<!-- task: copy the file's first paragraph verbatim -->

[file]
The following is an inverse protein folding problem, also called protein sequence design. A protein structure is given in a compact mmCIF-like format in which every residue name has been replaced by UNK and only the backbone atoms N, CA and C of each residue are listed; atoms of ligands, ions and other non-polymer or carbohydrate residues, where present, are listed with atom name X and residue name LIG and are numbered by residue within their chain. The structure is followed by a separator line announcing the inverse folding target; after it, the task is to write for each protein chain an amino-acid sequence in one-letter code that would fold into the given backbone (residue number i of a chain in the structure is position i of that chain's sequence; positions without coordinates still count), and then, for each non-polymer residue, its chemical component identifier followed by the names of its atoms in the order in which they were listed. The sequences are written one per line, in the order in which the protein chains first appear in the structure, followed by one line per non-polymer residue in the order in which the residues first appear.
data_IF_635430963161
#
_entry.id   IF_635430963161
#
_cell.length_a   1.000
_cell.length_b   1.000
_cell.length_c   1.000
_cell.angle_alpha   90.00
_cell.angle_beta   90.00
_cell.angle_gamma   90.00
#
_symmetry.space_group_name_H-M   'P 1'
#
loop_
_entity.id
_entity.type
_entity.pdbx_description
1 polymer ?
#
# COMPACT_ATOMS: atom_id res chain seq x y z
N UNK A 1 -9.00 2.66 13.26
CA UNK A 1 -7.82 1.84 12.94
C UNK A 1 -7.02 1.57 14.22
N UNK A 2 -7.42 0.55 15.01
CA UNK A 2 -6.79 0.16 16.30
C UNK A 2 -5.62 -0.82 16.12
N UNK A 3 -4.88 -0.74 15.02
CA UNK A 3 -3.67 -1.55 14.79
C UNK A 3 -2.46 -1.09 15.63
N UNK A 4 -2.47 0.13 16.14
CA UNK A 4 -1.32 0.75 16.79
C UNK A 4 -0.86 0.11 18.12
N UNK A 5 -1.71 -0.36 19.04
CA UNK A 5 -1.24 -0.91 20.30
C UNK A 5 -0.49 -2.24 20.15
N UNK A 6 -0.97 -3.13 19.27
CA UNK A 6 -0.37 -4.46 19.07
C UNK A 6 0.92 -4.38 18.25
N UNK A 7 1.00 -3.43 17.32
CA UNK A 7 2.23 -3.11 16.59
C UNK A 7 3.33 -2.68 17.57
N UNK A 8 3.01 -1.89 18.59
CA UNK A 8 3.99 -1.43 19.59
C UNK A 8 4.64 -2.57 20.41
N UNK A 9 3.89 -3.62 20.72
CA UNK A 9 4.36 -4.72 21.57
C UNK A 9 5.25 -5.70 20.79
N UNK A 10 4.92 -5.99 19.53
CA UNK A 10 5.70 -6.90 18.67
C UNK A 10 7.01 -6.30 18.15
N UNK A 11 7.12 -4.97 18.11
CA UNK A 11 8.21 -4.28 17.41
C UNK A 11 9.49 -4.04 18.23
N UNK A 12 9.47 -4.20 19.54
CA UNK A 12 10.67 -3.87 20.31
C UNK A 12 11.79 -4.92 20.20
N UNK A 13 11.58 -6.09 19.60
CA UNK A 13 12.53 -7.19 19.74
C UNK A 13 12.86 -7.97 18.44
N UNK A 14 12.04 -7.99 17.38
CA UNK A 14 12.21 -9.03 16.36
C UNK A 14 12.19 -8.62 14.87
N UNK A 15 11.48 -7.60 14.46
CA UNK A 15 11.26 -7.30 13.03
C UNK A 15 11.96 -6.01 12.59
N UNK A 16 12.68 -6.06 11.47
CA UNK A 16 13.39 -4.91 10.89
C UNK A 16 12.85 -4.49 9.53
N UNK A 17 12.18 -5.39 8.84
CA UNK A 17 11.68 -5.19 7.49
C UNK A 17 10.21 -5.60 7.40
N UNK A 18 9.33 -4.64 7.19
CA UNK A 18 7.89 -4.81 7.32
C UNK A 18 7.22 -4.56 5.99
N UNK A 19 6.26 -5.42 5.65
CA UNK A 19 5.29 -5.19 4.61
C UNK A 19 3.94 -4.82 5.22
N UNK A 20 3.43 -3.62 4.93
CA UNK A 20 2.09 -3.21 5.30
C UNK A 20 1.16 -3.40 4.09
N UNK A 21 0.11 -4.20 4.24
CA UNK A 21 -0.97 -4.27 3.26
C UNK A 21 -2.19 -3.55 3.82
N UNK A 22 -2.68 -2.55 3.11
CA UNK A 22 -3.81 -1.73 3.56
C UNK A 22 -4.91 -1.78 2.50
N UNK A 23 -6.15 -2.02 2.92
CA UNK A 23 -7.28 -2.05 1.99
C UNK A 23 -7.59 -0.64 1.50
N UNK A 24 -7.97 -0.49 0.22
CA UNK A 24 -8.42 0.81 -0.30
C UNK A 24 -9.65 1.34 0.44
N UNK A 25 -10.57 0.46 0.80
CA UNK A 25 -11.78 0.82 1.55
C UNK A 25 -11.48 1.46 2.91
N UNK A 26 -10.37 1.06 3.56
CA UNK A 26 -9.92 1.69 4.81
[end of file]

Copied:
The following is an inverse protein folding problem, also called protein sequence design. A protein structure is given in a compact mmCIF-like format in which every residue name has been replaced by UNK and only the backbone atoms N, CA and C of each residue are listed; atoms of ligands, ions and other non-polymer or carbohydrate residues, where present, are listed with atom name X and residue name LIG and are numbered by residue within their chain. The structure is followed by a separator line announcing the inverse folding target; after it, the task is to write for each protein chain an amino-acid sequence in one-letter code that would fold into the given backbone (residue number i of a chain in the structure is position i of that chain's sequence; positions without coordinates still count), and then, for each non-polymer residue, its chemical component identifier followed by the names of its atoms in the order in which they were listed. The sequences are written one per line, in the order in which the protein chains first appear in the structure, followed by one line per non-polymer residue in the order in which the residues first appear.